Fordham Notes: July 2009

Thursday, July 30, 2009

Injured Rose Hill Hawk UPDATE

An injured red-tailed hawk rescued from Fordham’s Rose Hill campus on July 30 has died, according to wildlife rehabilitators, who say a necropsy will be performed to try and determine the cause of death.

The New York City Police Department was called to the Rose Hill campus Friday morning to help rescue one of the campus's red-tailed hawks, which was injured near Duane Library. Officers had to wear protective gear to shield themselves from the bird's mate, which was not allowing anyone to get close to its injured counterpart. We'd like to thank Ken McCarthy of Fordham Security for sharing some pictures of the scene.

For more coverage, see Police Respond to Injured Hawk on Rose Hill Campus, on Fordham's home page.

Updated Sunday, August 2, 2009; 11:31 a.m.

Emergency Services parked near the library

Officers gathered around the bird

Officers preparing to put the hawk in a cage

The officers had to be careful to avoid the bird's talons.

—Patrick Verel

Wednesday, July 29, 2009

IPED Grad Named to International Advisers Program

A graduate of Fordham's International Political Economy and Development (IPED) Program has been named to a federal initiative that provides assistance to global emerging markets.

Julie Cerqueria, IPED '09, will be traveling to Indonesia in September as part of the Emerging Markets Development Advisers Program (EMDAP). The program is operated by the United States Agency for International Development in cooperation with the Institute for International Education.

EMDAP advisers are selected on the basis of merit through an open, national competition that seeks to identify top graduates from the best MBA and MBA-related programs.

In other IPED news, Xiaoyi Fan, IPED '10, and Holomo Kourouna, IPED '10, passed on their first tries the first level of the Chartered Financial Analyst (CFA) examination.

The New York Society of Security Analysts (NYSSA) sponsored Kourouna's preparation for the CFA exam with a scholarship.

Tuesday, July 28, 2009

Lerzan Aksoy Loves Stephen Colbert

In a YouTube video posted as proof of her loyalty to Colbert Nation, Associate Professor of Marketing Lerzan Aksoy professes her love for Stephen Colbert.

Her love is one that she shares with Timothy Keiningham, the chief global strategy officer of Ipsos Loyalty and one of the co-authors of her new book, “Why Loyalty Matters.” They even devote a passage in the book to Colbert’s teachings.

Their only regret: that they have only one life each to give to the Colbert Nation.

Learn more about Aksoy's research here.

Father McShane on the Mound

Joseph M. McShane, S.J., president of Fordham University, threw out the ceremonial first pitch at Yankee Stadium on Wednesday, July 1, before the Yankees’ 4-2 win in the Bronx against the Seattle Mariners.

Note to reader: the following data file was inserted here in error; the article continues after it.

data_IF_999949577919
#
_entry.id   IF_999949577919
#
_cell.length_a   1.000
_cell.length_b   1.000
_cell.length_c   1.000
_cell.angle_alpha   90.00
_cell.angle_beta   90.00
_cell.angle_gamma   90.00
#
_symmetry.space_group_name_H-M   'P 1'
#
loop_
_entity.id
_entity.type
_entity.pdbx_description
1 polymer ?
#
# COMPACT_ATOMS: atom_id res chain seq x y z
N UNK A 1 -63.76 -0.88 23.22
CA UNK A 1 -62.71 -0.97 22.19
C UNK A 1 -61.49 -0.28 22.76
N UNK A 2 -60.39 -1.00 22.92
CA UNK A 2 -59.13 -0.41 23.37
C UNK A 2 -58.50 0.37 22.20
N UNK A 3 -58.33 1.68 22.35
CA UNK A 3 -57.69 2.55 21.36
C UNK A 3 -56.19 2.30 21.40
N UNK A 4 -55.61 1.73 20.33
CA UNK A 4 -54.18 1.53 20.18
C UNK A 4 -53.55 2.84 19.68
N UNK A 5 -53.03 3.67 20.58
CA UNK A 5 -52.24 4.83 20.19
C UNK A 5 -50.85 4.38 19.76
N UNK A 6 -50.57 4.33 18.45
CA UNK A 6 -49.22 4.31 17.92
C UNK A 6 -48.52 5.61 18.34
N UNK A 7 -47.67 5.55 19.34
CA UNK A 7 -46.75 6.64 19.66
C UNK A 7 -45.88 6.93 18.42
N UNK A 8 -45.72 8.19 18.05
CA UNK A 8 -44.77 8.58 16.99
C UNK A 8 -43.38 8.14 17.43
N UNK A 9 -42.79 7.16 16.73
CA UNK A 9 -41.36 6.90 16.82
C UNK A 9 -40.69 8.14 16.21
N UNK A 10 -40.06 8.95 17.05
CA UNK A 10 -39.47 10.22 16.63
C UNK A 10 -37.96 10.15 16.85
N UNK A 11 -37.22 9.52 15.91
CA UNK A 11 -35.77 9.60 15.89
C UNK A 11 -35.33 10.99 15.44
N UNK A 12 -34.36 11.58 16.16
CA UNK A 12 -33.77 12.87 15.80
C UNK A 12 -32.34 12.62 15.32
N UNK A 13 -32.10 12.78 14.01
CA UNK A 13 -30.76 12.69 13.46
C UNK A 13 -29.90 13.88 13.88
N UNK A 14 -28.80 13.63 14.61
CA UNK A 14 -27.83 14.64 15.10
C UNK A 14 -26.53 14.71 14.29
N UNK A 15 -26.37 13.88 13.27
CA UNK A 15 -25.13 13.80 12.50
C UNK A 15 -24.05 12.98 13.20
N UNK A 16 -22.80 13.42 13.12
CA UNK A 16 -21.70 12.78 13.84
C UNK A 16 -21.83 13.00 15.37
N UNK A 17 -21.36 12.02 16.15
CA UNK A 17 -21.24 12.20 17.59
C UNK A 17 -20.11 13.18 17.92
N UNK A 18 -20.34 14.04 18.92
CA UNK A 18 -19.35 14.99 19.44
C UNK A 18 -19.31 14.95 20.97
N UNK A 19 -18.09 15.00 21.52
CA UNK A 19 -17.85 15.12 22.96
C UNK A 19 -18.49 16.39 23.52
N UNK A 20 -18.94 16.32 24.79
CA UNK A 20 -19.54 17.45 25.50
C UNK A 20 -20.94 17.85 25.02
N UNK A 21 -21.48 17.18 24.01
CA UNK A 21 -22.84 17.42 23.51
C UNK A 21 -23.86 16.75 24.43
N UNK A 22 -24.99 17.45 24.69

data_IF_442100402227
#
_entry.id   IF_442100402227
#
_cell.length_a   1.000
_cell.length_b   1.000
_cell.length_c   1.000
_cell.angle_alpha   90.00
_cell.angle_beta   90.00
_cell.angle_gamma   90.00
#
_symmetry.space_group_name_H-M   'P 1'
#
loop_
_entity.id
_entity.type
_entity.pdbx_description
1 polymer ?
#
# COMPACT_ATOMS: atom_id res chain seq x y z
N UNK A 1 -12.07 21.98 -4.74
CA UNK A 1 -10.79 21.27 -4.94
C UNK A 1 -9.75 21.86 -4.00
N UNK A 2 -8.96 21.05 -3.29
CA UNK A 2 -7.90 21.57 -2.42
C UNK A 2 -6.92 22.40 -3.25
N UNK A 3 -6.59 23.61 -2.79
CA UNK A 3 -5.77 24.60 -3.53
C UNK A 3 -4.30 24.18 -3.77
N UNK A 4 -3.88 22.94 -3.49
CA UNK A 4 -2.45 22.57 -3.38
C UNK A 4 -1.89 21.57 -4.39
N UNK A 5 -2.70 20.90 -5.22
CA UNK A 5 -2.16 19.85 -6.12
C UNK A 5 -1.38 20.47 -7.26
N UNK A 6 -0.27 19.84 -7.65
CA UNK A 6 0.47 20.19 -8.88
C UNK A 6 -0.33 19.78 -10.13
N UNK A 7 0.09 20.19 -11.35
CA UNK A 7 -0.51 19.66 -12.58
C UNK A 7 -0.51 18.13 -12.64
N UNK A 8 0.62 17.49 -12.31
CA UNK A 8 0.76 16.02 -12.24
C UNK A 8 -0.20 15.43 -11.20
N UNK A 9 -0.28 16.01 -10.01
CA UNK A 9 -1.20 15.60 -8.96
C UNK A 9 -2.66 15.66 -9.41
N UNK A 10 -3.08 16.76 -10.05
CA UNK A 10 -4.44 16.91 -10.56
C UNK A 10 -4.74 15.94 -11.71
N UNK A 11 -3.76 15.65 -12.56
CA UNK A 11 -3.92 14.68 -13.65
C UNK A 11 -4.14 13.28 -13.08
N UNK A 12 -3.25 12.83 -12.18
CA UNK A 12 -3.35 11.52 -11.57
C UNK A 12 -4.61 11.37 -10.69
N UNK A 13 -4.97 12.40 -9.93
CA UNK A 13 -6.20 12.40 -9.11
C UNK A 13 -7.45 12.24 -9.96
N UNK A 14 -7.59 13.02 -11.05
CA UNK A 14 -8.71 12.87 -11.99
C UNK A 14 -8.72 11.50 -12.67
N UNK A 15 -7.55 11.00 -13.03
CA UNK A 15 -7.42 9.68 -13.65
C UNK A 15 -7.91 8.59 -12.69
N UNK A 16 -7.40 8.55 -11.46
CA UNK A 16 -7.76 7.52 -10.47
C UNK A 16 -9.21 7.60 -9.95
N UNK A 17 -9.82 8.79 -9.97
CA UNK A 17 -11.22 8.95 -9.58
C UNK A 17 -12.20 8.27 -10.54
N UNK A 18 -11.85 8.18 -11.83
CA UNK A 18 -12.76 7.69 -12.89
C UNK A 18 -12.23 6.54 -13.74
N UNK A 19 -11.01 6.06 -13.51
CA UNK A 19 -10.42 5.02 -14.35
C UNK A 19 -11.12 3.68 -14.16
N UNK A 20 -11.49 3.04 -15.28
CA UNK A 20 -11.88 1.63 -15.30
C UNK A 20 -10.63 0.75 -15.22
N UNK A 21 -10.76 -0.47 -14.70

See other Fordham video clips at:

Thursday, July 23, 2009

Woman of Public Radio

Nora FlahertyWFUV's own Nora Flaherty got a shout out this week from Duke Law Professor James Boyle in his blog, The Public Domain:

The first thing you have to understand is that they are in your ear. I mean, in your ear. You know that trademark female public radio voice? Terry Gross, Barbara Bogaev you’ve probably heard. But what about Nora Young of CBC’s Spark, Jessica Jones or Nora Flaherty who interviewed me today for the Fordham NPR affiliate. Yeah, that voice.

As WFUV's University Producer, Nora acts as host, field reporter and producer of Fordham Conversations, heard Saturday mornings at 7 a.m. Nora's aim is to bring the activities of Fordham University students, faculty, administrators and alumni to the attention of the listening community.

WFUV (90.7 FM, is a non-commercial, listener-supported public radio station, licensed to Fordham University for nearly 60 years. The station, staffed by 27 broadcast professionals and 70 students, serves nearly 300,000 listeners weekly in the New York area and thousands more worldwide on the Web.

Wednesday, July 22, 2009

Second Annual Fordham Alumni Theatre Production

The Fordham University Alumni Theatre Company's second annual production will be Once There Was a Boy, a new play by Jason Pizzarello, FCLC '04. The production, a collaboration by 30 alumni, including Pizzarello and director Aaron Rhyne FCLC '02, will have a limited engagement from August 1 through 11, 2009, at Pope Auditorium, Lincoln Center campus, 113 W. 60th St.

See advance coverage in Broadway World: "Rhyne Directs Pizzarello's 'ONCE THERE WAS A BOY' For Fordham University Alumni Theatre Co."

Tickets are $15 ($10 for students and seniors), and are available through or by phone at (212) 636-6340.

Saturday, August 1 | 8 p.m.
August 3 | 7 p.m.
Tuesday, August 4 | 8 p.m.
Wednesday, August 5 | 8 p.m.
Thursday, August 6 | 8 p.m.
Friday, August 7 | 8 p.m.
Saturday, August 8 | 2 and 8 p.m.
Monday, August 10 | 7
August 11 | 8 p.m.

Tuesday, July 21, 2009

Funeral Arrangements Set for Student Journalist

Updated Tuesday, July 21, 2009, 11:22 a.m.